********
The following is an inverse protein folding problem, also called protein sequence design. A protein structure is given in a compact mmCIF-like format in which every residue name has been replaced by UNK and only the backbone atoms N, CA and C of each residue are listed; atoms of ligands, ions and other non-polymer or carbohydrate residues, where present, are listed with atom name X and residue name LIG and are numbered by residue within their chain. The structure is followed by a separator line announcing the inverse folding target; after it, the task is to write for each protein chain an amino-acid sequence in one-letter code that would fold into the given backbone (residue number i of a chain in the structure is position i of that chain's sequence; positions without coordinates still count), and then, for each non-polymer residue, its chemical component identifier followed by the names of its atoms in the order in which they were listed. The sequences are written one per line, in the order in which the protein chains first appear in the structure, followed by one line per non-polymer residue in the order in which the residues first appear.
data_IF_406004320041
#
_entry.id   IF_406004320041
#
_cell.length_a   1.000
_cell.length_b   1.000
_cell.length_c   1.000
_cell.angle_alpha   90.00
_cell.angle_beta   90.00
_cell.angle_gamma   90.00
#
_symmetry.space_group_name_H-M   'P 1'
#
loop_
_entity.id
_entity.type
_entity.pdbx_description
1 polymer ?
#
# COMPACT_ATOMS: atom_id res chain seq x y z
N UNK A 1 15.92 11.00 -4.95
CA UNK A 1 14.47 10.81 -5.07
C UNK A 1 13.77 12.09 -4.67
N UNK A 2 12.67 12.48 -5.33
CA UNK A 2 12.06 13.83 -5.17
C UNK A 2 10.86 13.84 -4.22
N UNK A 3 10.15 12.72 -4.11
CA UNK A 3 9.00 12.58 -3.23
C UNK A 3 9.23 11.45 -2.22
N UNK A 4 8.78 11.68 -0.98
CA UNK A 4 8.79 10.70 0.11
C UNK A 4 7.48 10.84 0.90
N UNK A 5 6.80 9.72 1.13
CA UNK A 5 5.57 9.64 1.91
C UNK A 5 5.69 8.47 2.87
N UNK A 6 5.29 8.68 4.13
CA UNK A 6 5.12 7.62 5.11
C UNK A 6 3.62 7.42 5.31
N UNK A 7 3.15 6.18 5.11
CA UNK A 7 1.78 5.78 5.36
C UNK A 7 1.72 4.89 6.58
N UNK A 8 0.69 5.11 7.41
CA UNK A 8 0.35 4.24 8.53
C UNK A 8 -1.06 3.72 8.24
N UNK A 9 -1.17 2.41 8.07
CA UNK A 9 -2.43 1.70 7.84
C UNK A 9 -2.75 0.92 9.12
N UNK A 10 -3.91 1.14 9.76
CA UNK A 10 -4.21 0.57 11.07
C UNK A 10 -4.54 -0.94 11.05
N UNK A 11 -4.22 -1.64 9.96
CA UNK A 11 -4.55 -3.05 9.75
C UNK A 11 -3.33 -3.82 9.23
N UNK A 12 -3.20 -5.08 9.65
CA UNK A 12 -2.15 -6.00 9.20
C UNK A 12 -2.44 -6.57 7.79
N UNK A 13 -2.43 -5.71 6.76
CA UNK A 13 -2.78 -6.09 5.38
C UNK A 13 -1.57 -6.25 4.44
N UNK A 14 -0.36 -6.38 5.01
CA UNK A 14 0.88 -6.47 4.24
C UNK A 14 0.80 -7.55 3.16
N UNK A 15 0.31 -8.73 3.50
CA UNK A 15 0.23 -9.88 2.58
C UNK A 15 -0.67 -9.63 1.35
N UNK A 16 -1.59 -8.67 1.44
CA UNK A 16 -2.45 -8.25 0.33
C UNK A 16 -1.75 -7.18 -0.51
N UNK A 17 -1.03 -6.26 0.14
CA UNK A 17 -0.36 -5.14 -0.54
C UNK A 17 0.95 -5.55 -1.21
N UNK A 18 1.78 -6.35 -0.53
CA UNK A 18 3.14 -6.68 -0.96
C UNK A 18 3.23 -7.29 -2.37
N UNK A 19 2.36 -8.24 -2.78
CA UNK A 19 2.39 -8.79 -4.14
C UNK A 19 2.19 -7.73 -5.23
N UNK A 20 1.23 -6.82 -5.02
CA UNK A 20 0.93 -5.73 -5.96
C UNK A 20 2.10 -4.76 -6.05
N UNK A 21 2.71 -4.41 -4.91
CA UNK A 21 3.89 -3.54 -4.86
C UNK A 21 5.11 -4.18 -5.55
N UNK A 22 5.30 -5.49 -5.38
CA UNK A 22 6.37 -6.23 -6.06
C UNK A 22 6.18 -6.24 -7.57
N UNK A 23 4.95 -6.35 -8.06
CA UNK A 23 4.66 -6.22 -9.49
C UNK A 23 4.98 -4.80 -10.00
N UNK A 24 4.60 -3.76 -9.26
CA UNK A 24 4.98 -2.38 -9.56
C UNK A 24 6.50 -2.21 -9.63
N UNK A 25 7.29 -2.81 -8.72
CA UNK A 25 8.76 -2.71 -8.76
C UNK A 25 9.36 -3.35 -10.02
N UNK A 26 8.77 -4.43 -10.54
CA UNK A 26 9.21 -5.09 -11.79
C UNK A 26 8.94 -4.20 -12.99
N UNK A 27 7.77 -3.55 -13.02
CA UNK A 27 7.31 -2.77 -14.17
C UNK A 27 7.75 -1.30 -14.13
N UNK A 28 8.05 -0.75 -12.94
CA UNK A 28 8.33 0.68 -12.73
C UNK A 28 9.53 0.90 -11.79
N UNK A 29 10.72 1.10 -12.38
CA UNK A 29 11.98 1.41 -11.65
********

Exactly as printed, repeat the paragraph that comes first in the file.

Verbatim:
The following is an inverse protein folding problem, also called protein sequence design. A protein structure is given in a compact mmCIF-like format in which every residue name has been replaced by UNK and only the backbone atoms N, CA and C of each residue are listed; atoms of ligands, ions and other non-polymer or carbohydrate residues, where present, are listed with atom name X and residue name LIG and are numbered by residue within their chain. The structure is followed by a separator line announcing the inverse folding target; after it, the task is to write for each protein chain an amino-acid sequence in one-letter code that would fold into the given backbone (residue number i of a chain in the structure is position i of that chain's sequence; positions without coordinates still count), and then, for each non-polymer residue, its chemical component identifier followed by the names of its atoms in the order in which they were listed. The sequences are written one per line, in the order in which the protein chains first appear in the structure, followed by one line per non-polymer residue in the order in which the residues first appear.